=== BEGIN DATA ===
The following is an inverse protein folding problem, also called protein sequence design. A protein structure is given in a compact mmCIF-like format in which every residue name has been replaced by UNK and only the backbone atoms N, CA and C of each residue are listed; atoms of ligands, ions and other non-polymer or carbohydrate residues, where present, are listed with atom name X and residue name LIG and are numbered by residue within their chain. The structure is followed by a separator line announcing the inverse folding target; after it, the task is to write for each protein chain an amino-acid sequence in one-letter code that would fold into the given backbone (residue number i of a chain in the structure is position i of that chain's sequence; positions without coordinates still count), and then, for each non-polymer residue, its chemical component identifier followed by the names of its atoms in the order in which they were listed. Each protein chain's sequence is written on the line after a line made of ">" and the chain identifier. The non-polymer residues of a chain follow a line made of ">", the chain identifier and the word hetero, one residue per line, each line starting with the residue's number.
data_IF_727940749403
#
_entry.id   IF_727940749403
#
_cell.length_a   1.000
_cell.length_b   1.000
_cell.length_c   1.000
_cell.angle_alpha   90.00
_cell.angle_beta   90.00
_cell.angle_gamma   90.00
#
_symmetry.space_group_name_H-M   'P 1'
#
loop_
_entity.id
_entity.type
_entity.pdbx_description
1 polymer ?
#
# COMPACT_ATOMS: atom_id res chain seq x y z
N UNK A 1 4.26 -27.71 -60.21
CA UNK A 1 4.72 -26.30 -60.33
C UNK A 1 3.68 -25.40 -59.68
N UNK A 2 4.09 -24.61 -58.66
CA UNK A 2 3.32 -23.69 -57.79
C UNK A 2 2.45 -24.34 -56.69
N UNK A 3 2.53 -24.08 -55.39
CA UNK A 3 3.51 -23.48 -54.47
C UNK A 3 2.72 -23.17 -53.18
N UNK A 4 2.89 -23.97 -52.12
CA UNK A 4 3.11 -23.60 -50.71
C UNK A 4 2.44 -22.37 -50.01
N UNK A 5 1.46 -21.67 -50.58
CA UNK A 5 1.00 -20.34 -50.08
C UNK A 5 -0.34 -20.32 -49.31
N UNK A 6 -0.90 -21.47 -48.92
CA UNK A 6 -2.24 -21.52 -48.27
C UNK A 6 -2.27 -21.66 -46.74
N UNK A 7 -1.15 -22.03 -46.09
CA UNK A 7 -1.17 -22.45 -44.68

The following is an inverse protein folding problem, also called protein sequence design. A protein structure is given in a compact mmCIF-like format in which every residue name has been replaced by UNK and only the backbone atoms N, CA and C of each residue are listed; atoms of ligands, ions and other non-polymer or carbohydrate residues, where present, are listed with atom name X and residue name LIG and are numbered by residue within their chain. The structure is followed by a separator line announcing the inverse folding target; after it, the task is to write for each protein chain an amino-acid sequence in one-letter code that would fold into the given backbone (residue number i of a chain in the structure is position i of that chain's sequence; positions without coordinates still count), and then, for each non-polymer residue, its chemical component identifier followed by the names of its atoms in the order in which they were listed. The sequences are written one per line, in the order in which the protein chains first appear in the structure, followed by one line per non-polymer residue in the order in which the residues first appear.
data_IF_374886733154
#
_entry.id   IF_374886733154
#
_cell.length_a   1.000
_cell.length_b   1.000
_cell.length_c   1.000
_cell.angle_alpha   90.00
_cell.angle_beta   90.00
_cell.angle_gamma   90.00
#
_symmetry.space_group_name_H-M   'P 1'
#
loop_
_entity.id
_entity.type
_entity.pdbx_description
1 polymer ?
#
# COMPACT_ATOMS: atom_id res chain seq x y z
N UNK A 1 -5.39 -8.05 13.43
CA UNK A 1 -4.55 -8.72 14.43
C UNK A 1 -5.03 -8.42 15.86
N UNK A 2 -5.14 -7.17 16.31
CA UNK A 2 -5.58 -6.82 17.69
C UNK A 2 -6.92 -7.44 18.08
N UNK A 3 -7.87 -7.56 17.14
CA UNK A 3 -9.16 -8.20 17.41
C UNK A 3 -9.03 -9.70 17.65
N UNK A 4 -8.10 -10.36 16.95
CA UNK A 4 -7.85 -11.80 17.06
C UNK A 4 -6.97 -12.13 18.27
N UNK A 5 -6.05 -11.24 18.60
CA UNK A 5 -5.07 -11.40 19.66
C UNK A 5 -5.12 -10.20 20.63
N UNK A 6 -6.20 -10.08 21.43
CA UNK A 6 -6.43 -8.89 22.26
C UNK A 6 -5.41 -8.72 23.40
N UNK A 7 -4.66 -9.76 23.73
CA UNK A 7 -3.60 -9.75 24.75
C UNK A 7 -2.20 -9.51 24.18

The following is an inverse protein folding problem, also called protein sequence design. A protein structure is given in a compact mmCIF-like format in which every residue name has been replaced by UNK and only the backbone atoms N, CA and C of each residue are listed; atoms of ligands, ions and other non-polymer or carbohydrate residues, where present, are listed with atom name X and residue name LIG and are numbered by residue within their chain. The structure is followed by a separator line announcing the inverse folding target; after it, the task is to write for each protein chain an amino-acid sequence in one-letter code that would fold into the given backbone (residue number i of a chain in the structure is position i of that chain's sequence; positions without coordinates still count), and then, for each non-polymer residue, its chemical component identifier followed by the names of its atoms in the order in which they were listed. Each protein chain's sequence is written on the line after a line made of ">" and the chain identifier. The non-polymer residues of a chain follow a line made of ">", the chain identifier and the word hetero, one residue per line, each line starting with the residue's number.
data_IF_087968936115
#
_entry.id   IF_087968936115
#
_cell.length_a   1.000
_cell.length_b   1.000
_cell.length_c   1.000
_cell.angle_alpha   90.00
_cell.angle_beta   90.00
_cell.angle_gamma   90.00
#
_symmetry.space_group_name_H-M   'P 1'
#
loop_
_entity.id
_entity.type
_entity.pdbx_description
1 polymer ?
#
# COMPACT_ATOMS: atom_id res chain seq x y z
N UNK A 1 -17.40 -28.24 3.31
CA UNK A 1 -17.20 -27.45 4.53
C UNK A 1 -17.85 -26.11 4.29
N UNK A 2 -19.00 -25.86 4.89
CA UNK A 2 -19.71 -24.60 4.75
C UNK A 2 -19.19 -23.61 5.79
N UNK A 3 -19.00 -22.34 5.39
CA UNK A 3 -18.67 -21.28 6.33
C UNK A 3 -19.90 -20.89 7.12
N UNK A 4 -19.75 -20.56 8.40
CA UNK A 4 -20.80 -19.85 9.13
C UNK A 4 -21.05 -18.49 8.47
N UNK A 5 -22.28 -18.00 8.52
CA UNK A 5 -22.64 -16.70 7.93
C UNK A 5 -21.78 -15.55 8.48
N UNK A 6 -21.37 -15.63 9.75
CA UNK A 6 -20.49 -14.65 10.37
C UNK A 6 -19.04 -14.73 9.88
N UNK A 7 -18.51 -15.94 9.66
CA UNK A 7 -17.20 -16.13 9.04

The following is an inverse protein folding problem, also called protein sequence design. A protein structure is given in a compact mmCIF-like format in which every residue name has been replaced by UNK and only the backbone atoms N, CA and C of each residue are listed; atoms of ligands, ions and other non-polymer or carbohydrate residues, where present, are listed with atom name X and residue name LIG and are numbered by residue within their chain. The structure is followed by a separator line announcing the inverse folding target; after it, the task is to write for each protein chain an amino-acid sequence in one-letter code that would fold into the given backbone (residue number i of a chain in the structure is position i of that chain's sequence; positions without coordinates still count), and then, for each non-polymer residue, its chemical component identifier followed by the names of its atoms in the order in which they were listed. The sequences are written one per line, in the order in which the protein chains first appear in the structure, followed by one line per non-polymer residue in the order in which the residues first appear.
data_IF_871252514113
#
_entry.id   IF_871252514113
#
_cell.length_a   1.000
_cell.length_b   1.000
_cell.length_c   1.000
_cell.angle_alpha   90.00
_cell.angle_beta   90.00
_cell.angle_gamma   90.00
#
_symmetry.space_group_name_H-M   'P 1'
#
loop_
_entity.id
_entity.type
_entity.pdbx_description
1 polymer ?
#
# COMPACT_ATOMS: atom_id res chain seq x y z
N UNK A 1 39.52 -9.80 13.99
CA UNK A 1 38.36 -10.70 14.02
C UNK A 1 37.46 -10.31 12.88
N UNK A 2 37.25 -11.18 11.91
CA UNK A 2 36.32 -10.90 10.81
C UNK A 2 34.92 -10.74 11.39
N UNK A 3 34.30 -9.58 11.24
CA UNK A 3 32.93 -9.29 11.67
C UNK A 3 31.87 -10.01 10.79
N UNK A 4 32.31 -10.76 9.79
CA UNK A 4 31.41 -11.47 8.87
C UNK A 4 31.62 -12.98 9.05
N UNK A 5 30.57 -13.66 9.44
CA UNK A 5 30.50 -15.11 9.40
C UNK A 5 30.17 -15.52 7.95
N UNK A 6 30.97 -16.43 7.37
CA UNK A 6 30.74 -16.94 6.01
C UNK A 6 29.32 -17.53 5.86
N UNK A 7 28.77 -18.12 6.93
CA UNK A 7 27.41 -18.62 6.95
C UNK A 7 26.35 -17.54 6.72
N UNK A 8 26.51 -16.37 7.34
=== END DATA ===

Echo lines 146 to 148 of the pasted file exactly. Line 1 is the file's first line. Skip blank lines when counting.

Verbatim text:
N UNK A 1 39.52 -9.80 13.99
CA UNK A 1 38.36 -10.70 14.02
C UNK A 1 37.46 -10.31 12.88